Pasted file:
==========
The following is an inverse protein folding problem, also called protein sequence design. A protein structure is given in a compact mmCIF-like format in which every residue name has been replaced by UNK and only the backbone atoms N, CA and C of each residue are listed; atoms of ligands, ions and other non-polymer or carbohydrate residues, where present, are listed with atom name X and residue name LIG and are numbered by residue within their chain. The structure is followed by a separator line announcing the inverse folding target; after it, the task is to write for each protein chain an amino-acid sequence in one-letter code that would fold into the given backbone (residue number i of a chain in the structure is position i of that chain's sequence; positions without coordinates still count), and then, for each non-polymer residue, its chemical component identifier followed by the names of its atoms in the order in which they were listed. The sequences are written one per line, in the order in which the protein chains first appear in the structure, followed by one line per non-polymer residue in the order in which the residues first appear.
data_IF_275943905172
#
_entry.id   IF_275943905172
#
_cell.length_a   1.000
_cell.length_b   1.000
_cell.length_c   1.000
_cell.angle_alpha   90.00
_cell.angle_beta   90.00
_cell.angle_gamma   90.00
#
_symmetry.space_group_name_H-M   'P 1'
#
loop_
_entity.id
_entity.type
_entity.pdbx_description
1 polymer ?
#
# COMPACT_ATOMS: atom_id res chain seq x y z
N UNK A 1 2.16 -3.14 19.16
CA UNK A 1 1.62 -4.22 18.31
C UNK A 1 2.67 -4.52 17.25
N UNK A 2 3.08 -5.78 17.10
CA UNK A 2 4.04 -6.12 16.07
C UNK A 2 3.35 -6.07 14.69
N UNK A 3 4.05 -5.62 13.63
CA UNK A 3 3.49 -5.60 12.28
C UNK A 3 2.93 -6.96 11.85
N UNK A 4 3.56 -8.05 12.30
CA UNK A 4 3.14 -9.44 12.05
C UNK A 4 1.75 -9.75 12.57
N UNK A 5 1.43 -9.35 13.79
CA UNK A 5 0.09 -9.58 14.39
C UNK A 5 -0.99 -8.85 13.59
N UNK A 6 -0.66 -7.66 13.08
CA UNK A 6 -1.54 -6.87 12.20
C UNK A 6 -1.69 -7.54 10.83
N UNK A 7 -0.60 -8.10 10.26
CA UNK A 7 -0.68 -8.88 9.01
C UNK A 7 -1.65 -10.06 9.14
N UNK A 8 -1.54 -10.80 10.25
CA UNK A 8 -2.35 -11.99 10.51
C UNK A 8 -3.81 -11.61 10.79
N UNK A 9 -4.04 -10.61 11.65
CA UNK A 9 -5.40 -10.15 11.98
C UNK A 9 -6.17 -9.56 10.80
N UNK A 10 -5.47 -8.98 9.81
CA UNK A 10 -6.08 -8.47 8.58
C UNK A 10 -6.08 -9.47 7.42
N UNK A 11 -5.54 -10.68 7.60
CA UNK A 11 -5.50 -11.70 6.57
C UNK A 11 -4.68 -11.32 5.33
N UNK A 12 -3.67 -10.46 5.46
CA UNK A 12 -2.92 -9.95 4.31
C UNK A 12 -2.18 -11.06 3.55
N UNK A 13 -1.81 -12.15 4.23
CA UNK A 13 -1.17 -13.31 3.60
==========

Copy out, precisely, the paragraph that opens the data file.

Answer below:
The following is an inverse protein folding problem, also called protein sequence design. A protein structure is given in a compact mmCIF-like format in which every residue name has been replaced by UNK and only the backbone atoms N, CA and C of each residue are listed; atoms of ligands, ions and other non-polymer or carbohydrate residues, where present, are listed with atom name X and residue name LIG and are numbered by residue within their chain. The structure is followed by a separator line announcing the inverse folding target; after it, the task is to write for each protein chain an amino-acid sequence in one-letter code that would fold into the given backbone (residue number i of a chain in the structure is position i of that chain's sequence; positions without coordinates still count), and then, for each non-polymer residue, its chemical component identifier followed by the names of its atoms in the order in which they were listed. The sequences are written one per line, in the order in which the protein chains first appear in the structure, followed by one line per non-polymer residue in the order in which the residues first appear.